SLCM-N was first introduced to the chopping block during this year’s drafting process for the Fiscal Year 2023 budget due to its prohibitive cost and acquisition schedule, but that isn’t to say that the SLCM-N didn’t still wasn't endorsed by other Defense Department officials. U.S. Chairman of the Joint Chiefs of Staff Mark Milley is among those who still think canceling the SLCM-N isn’t the best idea.
Speaking to the House Armed Services Committee in April, Milley insisted that his position on the SLCM-N program remained, explaining that he maintains his assertion that multiple nuclear options are needed in the United States. It is worth noting that, if Congress is to come under Republican control in the mid-term elections this November, Milley’s sentiment paired with support from other top generals could later result in the preservation of the SLCM-N program.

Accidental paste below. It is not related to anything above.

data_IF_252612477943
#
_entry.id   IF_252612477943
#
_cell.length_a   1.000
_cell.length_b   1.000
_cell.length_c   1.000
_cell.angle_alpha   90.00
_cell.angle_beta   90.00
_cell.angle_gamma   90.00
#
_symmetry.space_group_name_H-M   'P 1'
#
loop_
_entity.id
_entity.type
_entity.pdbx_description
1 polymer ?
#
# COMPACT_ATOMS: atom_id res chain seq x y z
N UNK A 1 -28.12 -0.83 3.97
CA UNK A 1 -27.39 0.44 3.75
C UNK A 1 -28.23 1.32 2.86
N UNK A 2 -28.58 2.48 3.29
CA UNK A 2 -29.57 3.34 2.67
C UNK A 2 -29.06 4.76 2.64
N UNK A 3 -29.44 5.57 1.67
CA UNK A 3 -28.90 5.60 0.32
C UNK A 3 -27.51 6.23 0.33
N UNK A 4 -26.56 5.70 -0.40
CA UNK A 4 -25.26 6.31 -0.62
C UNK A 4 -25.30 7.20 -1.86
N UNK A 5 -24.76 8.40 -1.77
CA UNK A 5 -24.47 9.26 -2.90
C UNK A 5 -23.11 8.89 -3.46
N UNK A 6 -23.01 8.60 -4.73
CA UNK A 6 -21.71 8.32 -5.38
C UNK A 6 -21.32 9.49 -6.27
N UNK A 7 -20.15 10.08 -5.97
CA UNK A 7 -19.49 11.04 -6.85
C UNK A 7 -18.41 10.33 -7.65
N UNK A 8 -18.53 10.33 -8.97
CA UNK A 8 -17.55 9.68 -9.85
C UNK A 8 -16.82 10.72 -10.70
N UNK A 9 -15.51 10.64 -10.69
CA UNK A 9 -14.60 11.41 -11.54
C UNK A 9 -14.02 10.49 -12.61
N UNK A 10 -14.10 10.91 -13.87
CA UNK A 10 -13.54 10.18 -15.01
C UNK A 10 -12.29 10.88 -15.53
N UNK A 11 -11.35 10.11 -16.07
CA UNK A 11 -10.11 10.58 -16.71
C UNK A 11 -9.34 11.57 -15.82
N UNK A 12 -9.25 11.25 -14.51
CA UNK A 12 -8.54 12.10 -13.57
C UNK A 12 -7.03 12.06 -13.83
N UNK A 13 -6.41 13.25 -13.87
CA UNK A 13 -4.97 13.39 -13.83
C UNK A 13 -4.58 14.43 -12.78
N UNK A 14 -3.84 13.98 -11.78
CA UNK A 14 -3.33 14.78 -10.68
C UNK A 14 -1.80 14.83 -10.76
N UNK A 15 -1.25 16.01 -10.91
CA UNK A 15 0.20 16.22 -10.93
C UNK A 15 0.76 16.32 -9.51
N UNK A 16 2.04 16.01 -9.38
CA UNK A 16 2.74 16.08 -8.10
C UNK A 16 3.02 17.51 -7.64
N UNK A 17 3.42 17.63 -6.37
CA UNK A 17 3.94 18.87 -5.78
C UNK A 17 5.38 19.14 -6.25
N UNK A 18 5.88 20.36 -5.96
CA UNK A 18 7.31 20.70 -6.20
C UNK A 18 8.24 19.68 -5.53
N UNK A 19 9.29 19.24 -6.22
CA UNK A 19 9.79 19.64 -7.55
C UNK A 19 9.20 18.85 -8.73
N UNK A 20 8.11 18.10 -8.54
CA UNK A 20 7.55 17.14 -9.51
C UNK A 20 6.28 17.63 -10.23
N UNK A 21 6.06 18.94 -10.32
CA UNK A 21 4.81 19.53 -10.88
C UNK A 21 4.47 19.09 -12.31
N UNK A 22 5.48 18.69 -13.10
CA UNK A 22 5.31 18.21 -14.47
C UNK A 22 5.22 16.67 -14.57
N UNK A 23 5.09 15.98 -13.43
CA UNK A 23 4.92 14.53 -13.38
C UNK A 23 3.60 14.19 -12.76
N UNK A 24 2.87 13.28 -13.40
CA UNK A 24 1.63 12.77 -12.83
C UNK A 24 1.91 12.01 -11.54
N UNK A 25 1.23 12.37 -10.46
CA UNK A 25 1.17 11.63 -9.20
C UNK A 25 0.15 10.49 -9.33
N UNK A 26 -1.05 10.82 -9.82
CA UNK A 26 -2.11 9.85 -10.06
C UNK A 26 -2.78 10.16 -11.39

In contrast, U.S. Secretary of Defense Lloyd Austin has been staunch in his support of the decision to cut SLCM-N. In a Thursday press briefing, Austin said, “We determined, as we looked at our inventory, that we did not need that capability. We have a lot of capability in our nuclear inventory.” When asked about whether this decision could increase Russian President Vladimir Putin’s recent nuclear saber-rattling, Austin insisted that Putin understands what capability the United States has at its disposal.
In any case, keeping the W76-2s and scrapping the SLCM-N is just one part of an overarching review of the U.S. government's nuclear modernization efforts that the Biden administration intends to see through. How it will continue to pan out remains to be seen, but for now, the United States’ nuclear triad remains intact.
Contact the author: Emma@thewarzone.com